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 Professor receives grant to head drought workshop in Nigeria 

 

SPOTLIGHT

IMMEDIATE RELEASE
Oct. 15, 2007
CONTACT: Gordon Ovenshine:

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Professor receives grant to head drought workshop in Nigeria

 

SLIPPERY ROCK, Pa. - Abigail Amissah-Arthur, a geography faculty member at Slippery Rock University, has received a $53,400 grant from the National Science Foundation to organize and lead a multidisciplinary workshop on drought management in Nigeria Nov. 13-16.

            SRU students Brittany Ryhal, a geography major from New Castle, and Laura Wiencek, a history major from Mercer, will participate in the workshop. 

            The "U.S.-Nigeria International Workshop: Strategies for Managing Drought Using Climate Forecast and Local Knowledge" will bring more than 30 U.S., European and African climate scientists, geographers, hydrologists and anthropologists together.

            "The overall goal of the workshop is to draw upon the complementary expertise of international scientists in order to generate integrated models of drought management that capture the environmental and social complexities associated with frequent drought," Amissah-Arthur said. "We can't prevent drought because it's a natural occurrence, but we can manage it, especially the impact on people."

            Scientists at the workshop will include those who participated in the Geological Society of America's recent publication "Managing Drought and Water Scarcity in Vulnerable Environments - A Roadmap for Change in the United States."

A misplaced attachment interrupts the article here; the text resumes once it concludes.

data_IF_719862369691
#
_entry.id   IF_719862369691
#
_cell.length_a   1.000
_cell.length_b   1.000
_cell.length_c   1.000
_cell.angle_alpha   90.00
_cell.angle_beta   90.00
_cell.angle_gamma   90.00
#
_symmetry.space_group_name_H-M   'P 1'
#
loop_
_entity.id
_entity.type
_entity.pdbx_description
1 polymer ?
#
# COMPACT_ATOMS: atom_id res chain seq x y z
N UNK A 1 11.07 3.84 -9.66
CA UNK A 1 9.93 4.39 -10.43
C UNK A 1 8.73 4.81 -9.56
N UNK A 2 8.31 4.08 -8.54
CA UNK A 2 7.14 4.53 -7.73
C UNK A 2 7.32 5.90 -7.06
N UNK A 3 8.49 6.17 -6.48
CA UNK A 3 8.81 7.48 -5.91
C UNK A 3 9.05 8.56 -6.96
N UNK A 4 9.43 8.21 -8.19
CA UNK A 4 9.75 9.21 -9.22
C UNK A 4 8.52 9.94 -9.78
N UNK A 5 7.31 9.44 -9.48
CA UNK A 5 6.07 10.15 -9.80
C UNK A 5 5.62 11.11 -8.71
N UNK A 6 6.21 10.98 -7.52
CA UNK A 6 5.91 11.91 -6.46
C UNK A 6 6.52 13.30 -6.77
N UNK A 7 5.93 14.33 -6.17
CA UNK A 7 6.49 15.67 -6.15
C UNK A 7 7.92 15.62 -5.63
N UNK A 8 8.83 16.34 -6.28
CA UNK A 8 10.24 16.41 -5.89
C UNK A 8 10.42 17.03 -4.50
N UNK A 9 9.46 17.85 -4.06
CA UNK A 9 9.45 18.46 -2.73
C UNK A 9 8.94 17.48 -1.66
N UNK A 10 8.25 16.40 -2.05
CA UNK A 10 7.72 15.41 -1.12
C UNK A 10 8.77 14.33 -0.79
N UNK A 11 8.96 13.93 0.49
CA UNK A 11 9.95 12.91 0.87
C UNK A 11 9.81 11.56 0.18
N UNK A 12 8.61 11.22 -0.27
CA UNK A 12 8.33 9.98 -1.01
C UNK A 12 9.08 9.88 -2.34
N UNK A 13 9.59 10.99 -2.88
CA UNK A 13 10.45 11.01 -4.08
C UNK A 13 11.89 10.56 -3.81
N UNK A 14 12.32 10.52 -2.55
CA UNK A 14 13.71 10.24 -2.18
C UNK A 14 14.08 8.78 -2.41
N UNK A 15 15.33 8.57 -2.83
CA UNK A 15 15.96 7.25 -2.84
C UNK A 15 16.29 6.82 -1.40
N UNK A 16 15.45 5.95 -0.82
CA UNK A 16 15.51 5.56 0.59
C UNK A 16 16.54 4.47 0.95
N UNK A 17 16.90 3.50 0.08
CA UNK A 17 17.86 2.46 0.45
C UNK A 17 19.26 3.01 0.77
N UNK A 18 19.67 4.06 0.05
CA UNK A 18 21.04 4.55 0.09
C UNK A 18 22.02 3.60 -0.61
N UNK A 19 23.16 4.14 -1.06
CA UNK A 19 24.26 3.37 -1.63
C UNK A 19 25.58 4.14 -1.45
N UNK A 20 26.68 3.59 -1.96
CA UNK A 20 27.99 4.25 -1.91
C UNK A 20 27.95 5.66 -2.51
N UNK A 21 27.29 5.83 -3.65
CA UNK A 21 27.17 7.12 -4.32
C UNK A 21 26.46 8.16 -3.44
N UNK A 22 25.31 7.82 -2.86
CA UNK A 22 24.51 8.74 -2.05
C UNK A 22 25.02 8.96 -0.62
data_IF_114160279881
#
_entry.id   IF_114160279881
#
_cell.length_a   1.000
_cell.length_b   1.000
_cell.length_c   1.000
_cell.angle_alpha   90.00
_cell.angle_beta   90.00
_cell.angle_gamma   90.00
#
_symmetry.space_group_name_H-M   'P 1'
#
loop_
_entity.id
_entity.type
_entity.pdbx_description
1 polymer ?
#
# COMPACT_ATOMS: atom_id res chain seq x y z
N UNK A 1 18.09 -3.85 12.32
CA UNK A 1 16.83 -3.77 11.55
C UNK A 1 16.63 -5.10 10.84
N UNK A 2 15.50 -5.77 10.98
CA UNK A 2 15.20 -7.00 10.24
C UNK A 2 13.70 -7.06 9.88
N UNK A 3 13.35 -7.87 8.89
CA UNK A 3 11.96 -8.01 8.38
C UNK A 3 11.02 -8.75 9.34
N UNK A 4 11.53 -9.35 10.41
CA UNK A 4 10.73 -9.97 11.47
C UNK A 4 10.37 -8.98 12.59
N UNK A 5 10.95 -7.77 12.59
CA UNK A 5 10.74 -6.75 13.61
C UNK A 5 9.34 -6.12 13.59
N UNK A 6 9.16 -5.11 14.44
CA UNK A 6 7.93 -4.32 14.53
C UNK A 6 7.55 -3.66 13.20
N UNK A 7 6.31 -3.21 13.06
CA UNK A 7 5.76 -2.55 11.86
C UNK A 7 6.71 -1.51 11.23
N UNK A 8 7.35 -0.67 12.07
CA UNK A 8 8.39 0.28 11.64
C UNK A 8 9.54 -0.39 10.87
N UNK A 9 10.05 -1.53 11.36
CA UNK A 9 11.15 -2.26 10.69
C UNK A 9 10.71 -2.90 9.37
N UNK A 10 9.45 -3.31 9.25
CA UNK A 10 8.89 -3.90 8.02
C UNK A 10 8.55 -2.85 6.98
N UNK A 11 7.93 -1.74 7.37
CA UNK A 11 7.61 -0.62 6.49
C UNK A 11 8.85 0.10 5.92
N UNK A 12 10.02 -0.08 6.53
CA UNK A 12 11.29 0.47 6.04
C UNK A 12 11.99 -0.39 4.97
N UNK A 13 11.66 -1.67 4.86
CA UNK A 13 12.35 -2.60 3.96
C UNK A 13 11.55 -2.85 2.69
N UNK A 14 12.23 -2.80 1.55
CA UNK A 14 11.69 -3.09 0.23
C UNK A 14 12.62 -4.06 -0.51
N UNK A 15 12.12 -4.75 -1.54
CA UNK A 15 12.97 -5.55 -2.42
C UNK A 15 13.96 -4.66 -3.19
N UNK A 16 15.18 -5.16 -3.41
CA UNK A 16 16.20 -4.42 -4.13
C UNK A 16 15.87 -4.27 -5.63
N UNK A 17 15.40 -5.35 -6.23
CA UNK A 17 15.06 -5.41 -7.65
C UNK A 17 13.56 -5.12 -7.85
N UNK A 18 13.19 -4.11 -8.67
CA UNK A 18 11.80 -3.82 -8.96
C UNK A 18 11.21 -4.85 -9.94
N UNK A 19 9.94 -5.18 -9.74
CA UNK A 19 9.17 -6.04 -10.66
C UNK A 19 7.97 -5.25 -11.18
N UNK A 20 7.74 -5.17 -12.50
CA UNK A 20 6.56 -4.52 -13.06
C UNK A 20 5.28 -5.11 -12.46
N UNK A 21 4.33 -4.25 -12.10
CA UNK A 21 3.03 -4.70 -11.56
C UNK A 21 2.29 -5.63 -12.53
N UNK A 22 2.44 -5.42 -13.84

"This workshop represents a significant beginning for developing a multidisciplinary, human-impact model that can be extended to address very different environmental and social conditions at local, national and international levels," she said.

            Amissah-Arthur invited the SRU students to participate after they took her "Africa" class.  

            "They're very much interested in issues related to Africa and wanted to go," she said. "Introducing these early career undergraduate students to leading international researchers in the environment and social science communities will help foster greater interest in the sciences."

            "I am grateful for the opportunity to be able to go over to Nigeria, because it will give me a chance to learn about a different culture and climates in Africa," Ryhal said.

            "It's a great opportunity. What we're trying to do is bring the social, economic and cultural factors together so we can minimize the impact of drought," Wiencek said.

            Amissah-Arthur, an expert on climate impacts, joined SRU five years ago. Her specialties include climatology, geographic information systems and Africa. Before coming to SRU, she was a research scientist at the International Research Institute for Climate Predictions at Columbia University.

 

 Slippery Rock University is Pennsylvania's premier public residential university. Slippery Rock University provides students with a comprehensive learning experience that intentionally combines academic instruction with enhanced educational and learning opportunities that make a positive difference in their lives.

 

 

 

 

            

 

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